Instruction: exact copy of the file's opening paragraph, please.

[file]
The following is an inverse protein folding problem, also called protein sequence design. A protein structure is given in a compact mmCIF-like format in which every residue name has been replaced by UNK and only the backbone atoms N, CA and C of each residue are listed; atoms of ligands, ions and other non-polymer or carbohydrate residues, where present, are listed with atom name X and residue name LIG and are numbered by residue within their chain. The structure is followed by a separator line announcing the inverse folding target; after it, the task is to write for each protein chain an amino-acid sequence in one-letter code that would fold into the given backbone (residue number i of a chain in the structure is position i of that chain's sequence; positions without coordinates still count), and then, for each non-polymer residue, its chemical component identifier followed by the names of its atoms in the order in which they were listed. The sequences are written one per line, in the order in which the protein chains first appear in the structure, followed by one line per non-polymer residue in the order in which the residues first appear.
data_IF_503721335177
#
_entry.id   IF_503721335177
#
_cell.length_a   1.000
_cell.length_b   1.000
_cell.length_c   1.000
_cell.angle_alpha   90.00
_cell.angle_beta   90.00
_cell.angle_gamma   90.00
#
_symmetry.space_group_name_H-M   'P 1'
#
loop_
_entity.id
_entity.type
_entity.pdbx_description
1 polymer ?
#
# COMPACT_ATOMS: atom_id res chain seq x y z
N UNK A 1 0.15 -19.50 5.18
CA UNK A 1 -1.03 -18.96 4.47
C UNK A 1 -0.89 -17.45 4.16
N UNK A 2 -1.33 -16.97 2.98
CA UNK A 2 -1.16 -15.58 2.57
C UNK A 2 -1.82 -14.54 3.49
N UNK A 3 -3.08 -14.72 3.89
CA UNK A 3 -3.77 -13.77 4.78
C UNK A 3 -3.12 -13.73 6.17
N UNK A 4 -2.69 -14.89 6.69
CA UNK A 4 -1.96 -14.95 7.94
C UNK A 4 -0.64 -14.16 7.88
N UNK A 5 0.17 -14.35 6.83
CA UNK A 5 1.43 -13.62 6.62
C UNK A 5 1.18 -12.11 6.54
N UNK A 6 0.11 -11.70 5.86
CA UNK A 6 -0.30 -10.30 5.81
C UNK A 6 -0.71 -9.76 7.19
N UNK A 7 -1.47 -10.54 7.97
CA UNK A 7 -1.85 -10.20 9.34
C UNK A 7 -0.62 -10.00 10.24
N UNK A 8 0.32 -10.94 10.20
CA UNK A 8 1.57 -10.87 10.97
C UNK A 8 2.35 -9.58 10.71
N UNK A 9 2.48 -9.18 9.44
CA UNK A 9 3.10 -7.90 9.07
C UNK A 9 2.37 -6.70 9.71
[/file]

The following is an inverse protein folding problem, also called protein sequence design. A protein structure is given in a compact mmCIF-like format in which every residue name has been replaced by UNK and only the backbone atoms N, CA and C of each residue are listed; atoms of ligands, ions and other non-polymer or carbohydrate residues, where present, are listed with atom name X and residue name LIG and are numbered by residue within their chain. The structure is followed by a separator line announcing the inverse folding target; after it, the task is to write for each protein chain an amino-acid sequence in one-letter code that would fold into the given backbone (residue number i of a chain in the structure is position i of that chain's sequence; positions without coordinates still count), and then, for each non-polymer residue, its chemical component identifier followed by the names of its atoms in the order in which they were listed. The sequences are written one per line, in the order in which the protein chains first appear in the structure, followed by one line per non-polymer residue in the order in which the residues first appear.